In October the EU announced plans for a major expansion into central and eastern Europe that would add 10 new member countries by 2004, and possibly several more by 2007. The expansion would add 75 million people-most of them living in former communist states-to the EU's current 400 million.
Meanwhile, pressure is growing to appoint a full-time president to replace the EU's current six-month rotating presidency. Notable leaders expressing support for the idea are current and former French presidents Jacques Chirac and Valery Giscard d'Estaing, German chancellor Gerhard Schröder and U.K. foreign minister Jack Straw.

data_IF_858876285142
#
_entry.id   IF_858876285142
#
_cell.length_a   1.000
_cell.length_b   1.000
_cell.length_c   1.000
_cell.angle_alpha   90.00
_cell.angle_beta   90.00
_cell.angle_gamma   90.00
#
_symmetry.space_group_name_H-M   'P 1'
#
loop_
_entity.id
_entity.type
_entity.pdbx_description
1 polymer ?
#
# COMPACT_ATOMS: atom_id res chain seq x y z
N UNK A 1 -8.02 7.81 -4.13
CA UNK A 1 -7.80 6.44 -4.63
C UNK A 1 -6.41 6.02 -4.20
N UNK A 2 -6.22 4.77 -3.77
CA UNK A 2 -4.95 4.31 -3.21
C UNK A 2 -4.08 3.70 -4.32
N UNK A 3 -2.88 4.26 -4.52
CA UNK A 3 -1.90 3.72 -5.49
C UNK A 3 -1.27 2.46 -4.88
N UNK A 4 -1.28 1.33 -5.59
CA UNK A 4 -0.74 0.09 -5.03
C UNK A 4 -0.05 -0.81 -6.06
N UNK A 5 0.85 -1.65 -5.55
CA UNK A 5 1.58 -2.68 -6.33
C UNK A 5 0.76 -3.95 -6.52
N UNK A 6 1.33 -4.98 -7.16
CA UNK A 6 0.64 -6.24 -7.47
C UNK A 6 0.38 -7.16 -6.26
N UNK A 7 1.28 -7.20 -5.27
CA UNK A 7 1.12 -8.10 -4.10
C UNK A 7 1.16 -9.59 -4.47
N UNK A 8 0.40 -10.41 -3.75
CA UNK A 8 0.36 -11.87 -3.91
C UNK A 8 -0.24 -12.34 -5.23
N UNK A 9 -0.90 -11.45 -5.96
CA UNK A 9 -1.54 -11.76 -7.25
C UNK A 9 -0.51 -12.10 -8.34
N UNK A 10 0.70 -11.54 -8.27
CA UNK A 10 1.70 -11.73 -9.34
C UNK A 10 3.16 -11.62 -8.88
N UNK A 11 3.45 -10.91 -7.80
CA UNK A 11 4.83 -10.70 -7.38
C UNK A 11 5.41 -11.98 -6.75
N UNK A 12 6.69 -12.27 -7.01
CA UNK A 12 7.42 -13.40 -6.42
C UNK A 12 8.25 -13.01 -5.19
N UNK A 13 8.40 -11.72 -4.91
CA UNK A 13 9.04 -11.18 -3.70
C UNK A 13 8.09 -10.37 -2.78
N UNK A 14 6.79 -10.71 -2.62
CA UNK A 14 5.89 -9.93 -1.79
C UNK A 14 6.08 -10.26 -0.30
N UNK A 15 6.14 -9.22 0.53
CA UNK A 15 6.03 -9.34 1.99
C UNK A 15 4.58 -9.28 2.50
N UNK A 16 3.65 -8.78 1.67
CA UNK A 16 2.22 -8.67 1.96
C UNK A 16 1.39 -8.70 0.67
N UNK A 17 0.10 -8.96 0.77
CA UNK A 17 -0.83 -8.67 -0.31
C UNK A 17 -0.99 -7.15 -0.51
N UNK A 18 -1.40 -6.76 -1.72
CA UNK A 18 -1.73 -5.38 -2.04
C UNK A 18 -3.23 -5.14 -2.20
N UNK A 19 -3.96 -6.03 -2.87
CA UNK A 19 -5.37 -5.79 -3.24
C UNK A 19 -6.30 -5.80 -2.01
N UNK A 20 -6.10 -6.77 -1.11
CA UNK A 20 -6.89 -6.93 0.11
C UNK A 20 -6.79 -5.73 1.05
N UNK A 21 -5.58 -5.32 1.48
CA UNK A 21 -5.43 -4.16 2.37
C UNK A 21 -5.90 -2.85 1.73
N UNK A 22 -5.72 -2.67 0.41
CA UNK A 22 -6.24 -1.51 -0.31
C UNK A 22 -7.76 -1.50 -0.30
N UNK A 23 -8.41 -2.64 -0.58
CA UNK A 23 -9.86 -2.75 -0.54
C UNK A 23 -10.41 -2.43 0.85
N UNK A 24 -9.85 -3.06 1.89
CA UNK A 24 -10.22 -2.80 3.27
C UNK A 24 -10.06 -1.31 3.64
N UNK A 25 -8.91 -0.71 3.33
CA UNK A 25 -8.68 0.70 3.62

One proposal suggested that a president be chosen by member heads of government, while another recommended that the president be elected by the entire European Parliament.
Mr. d'Estaing also raised eyebrows when he floated a proposal to rename the EU "United Europe" or "United States of Europe" to emphasize the EU's growing cooperation.
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